Home Buyers Get a Break

Competition and free trade are the hallmarks of capitalism.  While that may be the case, when it comes to the world of residential real estate, U.S. Department of Justice does not see eye to eye.

As reported this week in The Wall Street Journal, the National Association of Realtors (NAR) – the real estate industry’s largest trade group[1] – agreed to make the cost of brokers’ commissions more transparent as part of a settlement of a Justice Department lawsuit.  Reportedly, the current system extracted billions in excess fees that made U.S. home buying more expensive than anywhere else in the developed world.

The antitrust complaint accused the group of maintaining anticompetitive rules, alleging those rules created an environment in which there was little visibility for home buyers regarding the buyer’s agent’s commission.

The U.S. Department of Justice alleged NAR’s regulations prohibited multiple-listing services from disclosing commissions for buyers’ agents to prospective buyers. The suit also alleged that NAR’s rules allowed brokers to misrepresent that a buyer broker’s services are free, while also enabling brokers to filter out home listings that offer lower brokers’ commissions.

In addition, association rules meant that brokers who weren’t members didn’t have access to lockboxes at homes for sale, thereby favoring member brokers.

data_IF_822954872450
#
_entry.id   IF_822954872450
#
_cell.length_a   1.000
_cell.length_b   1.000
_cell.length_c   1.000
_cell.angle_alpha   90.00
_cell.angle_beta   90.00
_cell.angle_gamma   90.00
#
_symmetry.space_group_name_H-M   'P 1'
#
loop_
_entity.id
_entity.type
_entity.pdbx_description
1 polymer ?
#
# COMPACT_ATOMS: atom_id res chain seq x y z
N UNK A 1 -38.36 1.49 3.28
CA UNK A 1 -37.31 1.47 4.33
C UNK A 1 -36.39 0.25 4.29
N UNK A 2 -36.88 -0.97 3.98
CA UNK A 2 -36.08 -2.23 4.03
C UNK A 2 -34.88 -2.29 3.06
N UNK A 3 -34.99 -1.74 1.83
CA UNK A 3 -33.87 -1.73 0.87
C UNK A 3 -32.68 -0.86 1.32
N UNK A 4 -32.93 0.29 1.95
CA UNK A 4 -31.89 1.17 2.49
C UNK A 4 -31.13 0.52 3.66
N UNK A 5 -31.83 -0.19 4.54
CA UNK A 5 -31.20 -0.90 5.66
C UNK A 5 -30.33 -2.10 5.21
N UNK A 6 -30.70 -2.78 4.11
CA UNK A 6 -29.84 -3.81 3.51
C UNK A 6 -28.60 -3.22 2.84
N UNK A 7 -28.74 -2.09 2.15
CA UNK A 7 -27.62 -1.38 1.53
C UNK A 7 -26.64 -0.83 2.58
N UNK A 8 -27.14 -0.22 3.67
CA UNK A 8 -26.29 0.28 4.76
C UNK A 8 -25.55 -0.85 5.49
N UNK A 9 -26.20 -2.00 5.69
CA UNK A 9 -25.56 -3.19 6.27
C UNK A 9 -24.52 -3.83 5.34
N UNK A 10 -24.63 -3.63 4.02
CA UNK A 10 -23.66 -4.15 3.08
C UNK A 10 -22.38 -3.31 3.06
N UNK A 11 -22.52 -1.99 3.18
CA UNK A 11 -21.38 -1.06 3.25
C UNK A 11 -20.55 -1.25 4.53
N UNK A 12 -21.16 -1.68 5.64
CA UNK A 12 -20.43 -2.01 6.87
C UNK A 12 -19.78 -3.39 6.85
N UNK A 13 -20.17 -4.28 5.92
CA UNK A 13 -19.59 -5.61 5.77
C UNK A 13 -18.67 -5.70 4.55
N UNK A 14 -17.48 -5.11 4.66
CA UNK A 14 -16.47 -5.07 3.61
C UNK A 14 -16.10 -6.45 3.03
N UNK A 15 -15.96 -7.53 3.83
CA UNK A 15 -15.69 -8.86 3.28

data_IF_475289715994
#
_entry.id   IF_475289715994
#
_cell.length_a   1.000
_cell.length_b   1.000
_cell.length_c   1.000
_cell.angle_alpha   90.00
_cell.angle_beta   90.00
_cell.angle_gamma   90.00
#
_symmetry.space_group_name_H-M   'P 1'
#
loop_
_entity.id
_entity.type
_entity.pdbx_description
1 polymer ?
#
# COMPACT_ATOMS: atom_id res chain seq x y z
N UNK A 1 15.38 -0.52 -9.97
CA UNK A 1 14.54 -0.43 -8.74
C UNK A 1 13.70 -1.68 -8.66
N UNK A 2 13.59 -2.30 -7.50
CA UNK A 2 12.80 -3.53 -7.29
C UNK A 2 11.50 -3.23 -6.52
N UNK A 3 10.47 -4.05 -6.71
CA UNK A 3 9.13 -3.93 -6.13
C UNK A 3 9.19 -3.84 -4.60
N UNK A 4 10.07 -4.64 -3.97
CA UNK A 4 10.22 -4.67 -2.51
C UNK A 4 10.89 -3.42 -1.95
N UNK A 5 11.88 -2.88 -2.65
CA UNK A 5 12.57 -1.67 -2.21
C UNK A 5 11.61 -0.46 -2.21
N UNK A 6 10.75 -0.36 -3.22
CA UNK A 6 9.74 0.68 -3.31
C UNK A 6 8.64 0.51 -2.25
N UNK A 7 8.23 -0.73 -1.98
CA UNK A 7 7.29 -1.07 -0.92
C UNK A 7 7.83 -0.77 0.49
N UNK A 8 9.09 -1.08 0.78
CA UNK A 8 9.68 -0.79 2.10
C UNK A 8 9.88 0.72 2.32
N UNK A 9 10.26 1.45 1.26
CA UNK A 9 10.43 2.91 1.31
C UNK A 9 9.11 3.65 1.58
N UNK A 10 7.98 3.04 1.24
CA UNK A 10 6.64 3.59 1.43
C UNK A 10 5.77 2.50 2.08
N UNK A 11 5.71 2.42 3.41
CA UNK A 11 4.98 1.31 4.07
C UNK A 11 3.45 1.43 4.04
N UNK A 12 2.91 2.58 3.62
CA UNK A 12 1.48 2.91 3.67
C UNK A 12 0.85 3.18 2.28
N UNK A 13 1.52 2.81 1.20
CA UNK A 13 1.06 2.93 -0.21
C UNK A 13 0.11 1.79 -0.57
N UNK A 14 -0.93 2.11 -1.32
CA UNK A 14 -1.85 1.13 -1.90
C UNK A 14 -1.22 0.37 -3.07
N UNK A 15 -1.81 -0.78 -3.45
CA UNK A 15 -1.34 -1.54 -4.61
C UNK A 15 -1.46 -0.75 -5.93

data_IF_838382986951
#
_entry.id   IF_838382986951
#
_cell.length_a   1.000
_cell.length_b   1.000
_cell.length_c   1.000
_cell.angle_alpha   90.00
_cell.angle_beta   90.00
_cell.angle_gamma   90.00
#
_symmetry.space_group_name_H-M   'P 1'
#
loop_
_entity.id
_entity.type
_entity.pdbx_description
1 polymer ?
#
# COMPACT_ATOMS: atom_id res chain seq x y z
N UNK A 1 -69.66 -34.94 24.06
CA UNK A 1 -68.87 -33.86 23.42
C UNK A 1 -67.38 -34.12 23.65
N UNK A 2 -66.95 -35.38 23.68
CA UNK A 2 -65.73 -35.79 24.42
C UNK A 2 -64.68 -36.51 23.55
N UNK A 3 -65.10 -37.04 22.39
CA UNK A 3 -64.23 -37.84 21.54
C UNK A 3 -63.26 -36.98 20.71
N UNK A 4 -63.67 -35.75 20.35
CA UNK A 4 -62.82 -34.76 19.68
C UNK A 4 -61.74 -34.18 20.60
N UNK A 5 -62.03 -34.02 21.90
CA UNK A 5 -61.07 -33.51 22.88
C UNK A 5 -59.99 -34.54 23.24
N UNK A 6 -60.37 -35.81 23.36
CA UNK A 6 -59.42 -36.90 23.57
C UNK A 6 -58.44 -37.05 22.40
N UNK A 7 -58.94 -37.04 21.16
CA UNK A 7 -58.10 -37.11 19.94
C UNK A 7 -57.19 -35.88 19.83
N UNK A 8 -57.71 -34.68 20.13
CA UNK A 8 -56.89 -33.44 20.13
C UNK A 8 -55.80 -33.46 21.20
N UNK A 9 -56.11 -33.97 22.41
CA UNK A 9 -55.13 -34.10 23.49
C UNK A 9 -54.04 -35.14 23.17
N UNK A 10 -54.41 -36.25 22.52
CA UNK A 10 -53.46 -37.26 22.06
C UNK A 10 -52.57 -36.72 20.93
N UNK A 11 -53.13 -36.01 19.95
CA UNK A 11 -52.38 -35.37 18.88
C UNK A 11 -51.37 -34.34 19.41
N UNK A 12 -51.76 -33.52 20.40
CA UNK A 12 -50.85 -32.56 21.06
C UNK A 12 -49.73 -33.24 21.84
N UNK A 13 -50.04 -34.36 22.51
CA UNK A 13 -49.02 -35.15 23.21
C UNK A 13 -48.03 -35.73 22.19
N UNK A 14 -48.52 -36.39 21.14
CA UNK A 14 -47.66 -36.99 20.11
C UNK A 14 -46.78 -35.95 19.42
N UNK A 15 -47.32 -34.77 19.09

As quoted in The Wall Street Journal, “(t)oday’s settlement prevents traditional brokers from impeding competition—including by internet-based methods of home buying and selling—by providing greater transparency to consumers about broker fees,” said Assistant Attorney General Makan Delrahim, the Justice Department’s antitrust chief. “This will increase price competition among brokers and lead to better quality of services for American home buyers and sellers.”

Without admitting any wrongdoing, the NAR agreed to settle the complaint.


[1] The NAR has roughly 1.4 million members who make up the majority of real-estate agents in the country.

Glenn Kelman, chief executive of Seattle-based brokerage Redfin Corp. , a discount internet based brokerage company, said in the article that it has been a struggle to get home buyers to understand the fees because they are secret, effectively coming out of the sale price of the house.  “If you ask most buyers how much are you paying your real-estate agent, the buyer would say that agent is free. But really the agent is being paid, usually 2 to 3% of the home’s value,” he said.